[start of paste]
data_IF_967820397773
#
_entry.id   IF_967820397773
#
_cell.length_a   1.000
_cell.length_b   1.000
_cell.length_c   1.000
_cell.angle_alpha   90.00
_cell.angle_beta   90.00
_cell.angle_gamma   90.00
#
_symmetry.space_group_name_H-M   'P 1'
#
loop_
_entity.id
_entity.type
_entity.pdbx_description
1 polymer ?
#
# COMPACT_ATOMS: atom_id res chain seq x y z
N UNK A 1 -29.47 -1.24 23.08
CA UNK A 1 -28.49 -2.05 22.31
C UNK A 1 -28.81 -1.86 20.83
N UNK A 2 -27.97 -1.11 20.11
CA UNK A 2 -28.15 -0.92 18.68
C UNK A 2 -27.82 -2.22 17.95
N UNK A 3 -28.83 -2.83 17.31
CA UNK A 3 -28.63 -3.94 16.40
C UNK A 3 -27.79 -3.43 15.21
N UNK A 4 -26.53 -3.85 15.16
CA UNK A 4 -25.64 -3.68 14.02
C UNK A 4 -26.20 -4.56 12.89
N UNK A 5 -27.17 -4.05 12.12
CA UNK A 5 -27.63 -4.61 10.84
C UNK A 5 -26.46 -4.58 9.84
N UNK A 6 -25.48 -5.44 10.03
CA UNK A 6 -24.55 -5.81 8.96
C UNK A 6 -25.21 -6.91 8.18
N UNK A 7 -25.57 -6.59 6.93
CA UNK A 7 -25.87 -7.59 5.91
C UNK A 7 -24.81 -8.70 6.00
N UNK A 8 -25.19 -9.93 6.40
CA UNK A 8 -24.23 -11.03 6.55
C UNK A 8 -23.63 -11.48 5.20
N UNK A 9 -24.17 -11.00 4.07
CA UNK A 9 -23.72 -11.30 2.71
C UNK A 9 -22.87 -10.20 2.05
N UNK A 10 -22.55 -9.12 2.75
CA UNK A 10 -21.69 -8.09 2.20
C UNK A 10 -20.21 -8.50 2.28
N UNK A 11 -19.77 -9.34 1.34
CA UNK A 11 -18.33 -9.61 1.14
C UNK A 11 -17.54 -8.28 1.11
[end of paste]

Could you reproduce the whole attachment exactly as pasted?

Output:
data_IF_967820397773
#
_entry.id   IF_967820397773
#
_cell.length_a   1.000
_cell.length_b   1.000
_cell.length_c   1.000
_cell.angle_alpha   90.00
_cell.angle_beta   90.00
_cell.angle_gamma   90.00
#
_symmetry.space_group_name_H-M   'P 1'
#
loop_
_entity.id
_entity.type
_entity.pdbx_description
1 polymer ?
#
# COMPACT_ATOMS: atom_id res chain seq x y z
N UNK A 1 -29.47 -1.24 23.08
CA UNK A 1 -28.49 -2.05 22.31
C UNK A 1 -28.81 -1.86 20.83
N UNK A 2 -27.97 -1.11 20.11
CA UNK A 2 -28.15 -0.92 18.68
C UNK A 2 -27.82 -2.22 17.95
N UNK A 3 -28.83 -2.83 17.31
CA UNK A 3 -28.63 -3.94 16.40
C UNK A 3 -27.79 -3.43 15.21
N UNK A 4 -26.53 -3.85 15.16
CA UNK A 4 -25.64 -3.68 14.02
C UNK A 4 -26.20 -4.56 12.89
N UNK A 5 -27.17 -4.05 12.12
CA UNK A 5 -27.63 -4.61 10.84
C UNK A 5 -26.46 -4.58 9.84
N UNK A 6 -25.48 -5.44 10.03
CA UNK A 6 -24.55 -5.81 8.96
C UNK A 6 -25.21 -6.91 8.18
N UNK A 7 -25.57 -6.59 6.93
CA UNK A 7 -25.87 -7.59 5.91
C UNK A 7 -24.81 -8.70 6.00
N UNK A 8 -25.19 -9.93 6.40
CA UNK A 8 -24.23 -11.03 6.55
C UNK A 8 -23.63 -11.48 5.20
N UNK A 9 -24.17 -11.00 4.07
CA UNK A 9 -23.72 -11.30 2.71
C UNK A 9 -22.87 -10.20 2.05
N UNK A 10 -22.55 -9.12 2.75
CA UNK A 10 -21.69 -8.09 2.20
C UNK A 10 -20.21 -8.50 2.28
N UNK A 11 -19.77 -9.34 1.34
CA UNK A 11 -18.33 -9.61 1.14
C UNK A 11 -17.54 -8.28 1.11